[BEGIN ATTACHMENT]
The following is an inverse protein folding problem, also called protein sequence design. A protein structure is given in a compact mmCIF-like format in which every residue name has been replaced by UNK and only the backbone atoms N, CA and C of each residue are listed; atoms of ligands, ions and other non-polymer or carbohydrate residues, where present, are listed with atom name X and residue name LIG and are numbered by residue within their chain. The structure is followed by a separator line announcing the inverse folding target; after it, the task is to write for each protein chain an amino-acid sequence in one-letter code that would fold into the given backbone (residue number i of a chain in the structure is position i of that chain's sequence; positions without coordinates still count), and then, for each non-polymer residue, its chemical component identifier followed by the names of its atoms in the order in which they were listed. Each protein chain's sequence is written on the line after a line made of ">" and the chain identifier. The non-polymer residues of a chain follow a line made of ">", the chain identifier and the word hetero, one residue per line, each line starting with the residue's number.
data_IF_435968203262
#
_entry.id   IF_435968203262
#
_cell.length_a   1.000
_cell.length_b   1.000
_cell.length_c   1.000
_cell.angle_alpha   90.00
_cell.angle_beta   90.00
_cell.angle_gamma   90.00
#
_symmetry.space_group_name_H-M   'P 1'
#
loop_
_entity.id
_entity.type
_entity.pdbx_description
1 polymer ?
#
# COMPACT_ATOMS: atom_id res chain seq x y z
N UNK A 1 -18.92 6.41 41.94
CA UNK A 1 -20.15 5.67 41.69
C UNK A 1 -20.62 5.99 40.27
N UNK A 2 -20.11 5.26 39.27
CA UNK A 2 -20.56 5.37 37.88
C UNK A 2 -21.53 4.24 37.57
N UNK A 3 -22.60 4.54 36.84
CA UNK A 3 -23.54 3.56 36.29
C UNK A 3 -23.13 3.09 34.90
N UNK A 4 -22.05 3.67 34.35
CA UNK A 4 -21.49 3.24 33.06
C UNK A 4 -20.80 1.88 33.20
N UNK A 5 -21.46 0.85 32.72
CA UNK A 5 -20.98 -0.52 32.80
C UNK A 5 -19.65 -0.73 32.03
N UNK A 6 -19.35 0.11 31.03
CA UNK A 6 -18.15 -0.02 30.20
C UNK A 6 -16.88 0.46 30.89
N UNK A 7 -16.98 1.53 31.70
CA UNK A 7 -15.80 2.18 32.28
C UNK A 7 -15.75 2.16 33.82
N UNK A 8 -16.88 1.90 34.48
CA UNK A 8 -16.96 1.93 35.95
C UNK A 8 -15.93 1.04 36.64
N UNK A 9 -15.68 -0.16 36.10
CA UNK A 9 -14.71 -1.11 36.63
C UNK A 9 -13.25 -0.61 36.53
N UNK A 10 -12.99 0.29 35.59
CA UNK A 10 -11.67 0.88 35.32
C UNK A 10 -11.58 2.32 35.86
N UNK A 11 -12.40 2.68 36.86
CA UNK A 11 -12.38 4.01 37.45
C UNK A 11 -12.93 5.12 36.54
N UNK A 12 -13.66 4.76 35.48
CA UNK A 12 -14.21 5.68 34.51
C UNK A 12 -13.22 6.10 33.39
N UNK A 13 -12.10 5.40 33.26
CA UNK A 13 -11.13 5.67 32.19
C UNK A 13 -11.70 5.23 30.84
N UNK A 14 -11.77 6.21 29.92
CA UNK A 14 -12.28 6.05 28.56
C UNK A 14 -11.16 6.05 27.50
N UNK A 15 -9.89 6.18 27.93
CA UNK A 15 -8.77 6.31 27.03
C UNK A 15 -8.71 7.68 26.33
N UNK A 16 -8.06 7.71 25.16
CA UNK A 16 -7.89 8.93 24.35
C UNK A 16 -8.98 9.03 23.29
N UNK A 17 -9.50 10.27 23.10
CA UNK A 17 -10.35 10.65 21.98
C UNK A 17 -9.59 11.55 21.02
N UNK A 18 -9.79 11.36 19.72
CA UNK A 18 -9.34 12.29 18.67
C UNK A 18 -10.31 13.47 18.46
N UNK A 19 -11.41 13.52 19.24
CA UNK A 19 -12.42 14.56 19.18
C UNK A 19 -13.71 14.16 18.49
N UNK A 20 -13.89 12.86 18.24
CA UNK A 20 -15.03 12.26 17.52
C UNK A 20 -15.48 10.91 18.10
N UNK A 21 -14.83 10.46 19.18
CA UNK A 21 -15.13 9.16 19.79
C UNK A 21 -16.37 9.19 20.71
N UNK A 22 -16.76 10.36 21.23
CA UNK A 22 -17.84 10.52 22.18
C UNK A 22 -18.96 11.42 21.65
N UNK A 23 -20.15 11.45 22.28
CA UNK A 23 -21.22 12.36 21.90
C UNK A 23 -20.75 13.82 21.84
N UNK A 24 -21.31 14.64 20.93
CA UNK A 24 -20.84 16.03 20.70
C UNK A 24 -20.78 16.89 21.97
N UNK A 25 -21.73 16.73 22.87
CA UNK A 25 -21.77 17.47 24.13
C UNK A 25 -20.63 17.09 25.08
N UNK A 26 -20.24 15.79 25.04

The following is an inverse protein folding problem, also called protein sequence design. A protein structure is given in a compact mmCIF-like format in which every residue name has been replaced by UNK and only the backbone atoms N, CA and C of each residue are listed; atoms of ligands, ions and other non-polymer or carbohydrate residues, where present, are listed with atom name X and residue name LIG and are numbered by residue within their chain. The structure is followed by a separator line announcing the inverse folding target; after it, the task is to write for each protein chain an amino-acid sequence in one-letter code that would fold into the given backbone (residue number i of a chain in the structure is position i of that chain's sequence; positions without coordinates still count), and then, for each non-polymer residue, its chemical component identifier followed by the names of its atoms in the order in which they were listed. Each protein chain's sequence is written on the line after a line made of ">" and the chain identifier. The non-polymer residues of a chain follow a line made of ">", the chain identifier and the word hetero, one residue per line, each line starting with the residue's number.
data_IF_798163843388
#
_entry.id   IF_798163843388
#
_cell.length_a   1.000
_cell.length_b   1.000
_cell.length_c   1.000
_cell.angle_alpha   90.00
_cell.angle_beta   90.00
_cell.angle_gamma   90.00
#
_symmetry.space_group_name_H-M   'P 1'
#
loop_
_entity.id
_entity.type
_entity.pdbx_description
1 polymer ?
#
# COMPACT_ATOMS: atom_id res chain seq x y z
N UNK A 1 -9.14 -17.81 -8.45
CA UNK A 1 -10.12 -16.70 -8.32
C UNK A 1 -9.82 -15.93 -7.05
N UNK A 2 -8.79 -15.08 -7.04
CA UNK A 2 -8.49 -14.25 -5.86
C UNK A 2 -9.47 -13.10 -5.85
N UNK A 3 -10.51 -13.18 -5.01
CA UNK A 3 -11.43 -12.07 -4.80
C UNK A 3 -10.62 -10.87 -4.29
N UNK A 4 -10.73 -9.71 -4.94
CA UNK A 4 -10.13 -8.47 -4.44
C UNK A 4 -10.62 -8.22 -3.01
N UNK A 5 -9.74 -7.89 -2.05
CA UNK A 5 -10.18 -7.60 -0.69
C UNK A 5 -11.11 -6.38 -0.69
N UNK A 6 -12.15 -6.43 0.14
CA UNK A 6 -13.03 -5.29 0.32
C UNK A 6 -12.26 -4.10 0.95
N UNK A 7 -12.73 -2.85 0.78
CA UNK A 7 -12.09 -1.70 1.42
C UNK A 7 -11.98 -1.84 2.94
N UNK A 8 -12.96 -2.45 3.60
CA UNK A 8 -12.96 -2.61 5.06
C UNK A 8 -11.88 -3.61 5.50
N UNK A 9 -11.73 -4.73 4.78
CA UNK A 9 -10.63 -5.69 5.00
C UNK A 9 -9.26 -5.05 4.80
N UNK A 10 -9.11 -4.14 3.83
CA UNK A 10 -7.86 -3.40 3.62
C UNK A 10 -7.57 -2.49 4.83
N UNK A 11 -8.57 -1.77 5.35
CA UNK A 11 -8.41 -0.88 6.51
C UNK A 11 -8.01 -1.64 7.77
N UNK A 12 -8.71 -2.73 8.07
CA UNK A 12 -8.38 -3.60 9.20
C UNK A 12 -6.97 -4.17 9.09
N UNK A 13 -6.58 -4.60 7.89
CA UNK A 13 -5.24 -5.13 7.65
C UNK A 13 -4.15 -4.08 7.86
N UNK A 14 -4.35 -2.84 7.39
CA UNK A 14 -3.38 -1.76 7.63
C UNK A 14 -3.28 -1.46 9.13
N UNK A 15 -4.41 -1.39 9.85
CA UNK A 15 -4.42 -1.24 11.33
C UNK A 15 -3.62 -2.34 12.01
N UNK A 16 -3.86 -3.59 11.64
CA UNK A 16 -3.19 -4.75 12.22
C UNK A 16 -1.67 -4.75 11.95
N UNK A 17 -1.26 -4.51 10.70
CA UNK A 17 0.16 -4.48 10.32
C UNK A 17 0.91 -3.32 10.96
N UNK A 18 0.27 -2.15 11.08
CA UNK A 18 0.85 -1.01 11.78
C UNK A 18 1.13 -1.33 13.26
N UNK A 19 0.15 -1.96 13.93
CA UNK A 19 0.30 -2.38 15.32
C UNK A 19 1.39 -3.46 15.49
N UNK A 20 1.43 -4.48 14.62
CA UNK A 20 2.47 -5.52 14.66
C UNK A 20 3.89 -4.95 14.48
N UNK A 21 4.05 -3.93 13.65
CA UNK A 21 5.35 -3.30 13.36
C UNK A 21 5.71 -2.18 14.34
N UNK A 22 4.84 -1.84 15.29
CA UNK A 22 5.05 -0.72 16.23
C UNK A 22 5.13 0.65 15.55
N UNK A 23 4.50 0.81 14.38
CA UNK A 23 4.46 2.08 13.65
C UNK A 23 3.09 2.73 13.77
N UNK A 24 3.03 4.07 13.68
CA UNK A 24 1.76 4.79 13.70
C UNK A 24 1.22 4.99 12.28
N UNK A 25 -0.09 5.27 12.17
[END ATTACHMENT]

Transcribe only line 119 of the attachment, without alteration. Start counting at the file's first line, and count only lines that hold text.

N UNK A 1 -9.14 -17.81 -8.45